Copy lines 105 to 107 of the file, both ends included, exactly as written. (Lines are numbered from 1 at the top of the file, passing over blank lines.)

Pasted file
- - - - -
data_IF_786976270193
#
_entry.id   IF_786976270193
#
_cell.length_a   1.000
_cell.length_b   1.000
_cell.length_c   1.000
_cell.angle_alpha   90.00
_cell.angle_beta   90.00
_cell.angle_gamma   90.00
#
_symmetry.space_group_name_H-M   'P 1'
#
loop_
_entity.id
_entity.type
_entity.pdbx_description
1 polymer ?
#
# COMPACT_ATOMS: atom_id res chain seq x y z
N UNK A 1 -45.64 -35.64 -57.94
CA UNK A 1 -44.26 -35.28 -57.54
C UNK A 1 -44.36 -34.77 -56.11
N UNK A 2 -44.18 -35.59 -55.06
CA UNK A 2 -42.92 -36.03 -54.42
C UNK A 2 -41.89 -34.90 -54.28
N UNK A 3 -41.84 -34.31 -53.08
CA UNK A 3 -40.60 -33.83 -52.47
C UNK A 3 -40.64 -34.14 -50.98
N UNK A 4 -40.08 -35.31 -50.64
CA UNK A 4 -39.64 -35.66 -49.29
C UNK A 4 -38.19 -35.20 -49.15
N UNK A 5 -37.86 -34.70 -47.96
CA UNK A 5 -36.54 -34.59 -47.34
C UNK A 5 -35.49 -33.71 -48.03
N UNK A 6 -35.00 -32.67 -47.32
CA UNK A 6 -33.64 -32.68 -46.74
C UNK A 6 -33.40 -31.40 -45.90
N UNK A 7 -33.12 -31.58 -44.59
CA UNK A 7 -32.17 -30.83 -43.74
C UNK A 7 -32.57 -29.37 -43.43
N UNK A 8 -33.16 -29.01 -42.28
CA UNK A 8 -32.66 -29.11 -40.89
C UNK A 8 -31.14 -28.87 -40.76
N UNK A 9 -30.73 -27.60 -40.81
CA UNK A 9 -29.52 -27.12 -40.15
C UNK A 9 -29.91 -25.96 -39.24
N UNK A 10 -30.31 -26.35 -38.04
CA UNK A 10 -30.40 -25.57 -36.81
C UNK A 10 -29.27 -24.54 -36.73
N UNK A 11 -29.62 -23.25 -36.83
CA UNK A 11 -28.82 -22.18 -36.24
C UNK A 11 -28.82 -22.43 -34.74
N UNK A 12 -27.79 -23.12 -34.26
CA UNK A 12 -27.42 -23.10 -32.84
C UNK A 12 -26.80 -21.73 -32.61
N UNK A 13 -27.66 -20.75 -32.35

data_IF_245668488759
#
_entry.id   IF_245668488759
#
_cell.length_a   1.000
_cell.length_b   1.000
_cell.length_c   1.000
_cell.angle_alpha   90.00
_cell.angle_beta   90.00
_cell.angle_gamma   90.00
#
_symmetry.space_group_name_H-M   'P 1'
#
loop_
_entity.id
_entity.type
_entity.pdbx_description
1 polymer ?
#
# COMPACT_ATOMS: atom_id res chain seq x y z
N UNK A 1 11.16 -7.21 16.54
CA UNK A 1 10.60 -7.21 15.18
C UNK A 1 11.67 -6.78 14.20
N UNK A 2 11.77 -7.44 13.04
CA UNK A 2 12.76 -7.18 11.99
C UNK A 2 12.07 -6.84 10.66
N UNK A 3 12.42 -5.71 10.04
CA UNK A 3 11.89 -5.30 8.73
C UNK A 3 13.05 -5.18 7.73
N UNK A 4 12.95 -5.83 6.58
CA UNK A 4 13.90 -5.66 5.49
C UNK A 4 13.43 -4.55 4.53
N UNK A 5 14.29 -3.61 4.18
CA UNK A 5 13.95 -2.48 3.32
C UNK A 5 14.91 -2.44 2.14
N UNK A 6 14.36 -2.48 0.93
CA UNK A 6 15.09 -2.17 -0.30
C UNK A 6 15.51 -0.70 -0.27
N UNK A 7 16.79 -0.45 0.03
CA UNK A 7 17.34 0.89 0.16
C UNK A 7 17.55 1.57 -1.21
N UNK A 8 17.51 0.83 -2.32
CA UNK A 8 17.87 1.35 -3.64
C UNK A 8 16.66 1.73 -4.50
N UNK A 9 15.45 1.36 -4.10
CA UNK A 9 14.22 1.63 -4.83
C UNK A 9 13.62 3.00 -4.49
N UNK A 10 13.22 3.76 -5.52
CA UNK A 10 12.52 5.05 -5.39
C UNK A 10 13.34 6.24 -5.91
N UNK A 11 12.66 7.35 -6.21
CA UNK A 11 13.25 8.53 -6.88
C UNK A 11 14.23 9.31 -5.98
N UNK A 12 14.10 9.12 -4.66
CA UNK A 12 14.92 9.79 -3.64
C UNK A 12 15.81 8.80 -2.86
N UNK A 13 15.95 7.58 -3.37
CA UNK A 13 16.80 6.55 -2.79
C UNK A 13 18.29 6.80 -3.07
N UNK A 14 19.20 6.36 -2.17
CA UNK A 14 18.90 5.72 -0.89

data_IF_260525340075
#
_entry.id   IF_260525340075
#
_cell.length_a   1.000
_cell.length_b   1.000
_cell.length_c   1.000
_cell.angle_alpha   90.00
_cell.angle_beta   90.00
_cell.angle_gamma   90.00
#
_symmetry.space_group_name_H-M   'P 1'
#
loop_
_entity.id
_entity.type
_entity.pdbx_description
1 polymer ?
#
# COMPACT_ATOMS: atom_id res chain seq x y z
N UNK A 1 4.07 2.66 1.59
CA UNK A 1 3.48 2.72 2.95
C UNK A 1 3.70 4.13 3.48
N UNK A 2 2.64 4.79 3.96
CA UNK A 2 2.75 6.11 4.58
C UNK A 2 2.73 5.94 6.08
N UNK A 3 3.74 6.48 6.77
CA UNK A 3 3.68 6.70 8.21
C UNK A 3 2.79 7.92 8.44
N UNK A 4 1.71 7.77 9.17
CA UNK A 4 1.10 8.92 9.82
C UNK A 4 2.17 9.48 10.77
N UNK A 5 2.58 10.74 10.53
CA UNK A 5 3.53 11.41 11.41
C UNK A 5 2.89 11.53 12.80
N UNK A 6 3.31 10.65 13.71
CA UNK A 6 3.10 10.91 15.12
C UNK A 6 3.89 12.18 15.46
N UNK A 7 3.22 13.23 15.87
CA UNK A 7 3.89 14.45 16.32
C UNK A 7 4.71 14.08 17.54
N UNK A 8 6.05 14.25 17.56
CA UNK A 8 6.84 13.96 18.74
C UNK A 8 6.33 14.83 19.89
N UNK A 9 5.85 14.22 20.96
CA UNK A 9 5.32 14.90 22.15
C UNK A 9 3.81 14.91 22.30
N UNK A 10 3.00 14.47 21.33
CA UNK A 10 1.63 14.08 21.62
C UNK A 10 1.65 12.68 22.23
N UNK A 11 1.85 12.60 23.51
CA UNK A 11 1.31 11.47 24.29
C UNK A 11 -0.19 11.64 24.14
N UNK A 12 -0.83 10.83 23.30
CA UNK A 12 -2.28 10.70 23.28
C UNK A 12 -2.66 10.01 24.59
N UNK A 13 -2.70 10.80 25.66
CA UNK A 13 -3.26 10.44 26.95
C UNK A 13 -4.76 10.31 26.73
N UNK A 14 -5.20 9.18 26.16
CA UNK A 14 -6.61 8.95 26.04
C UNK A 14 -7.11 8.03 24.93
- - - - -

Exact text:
N UNK A 10 13.22 3.76 -5.52
CA UNK A 10 12.52 5.05 -5.39
C UNK A 10 13.34 6.24 -5.91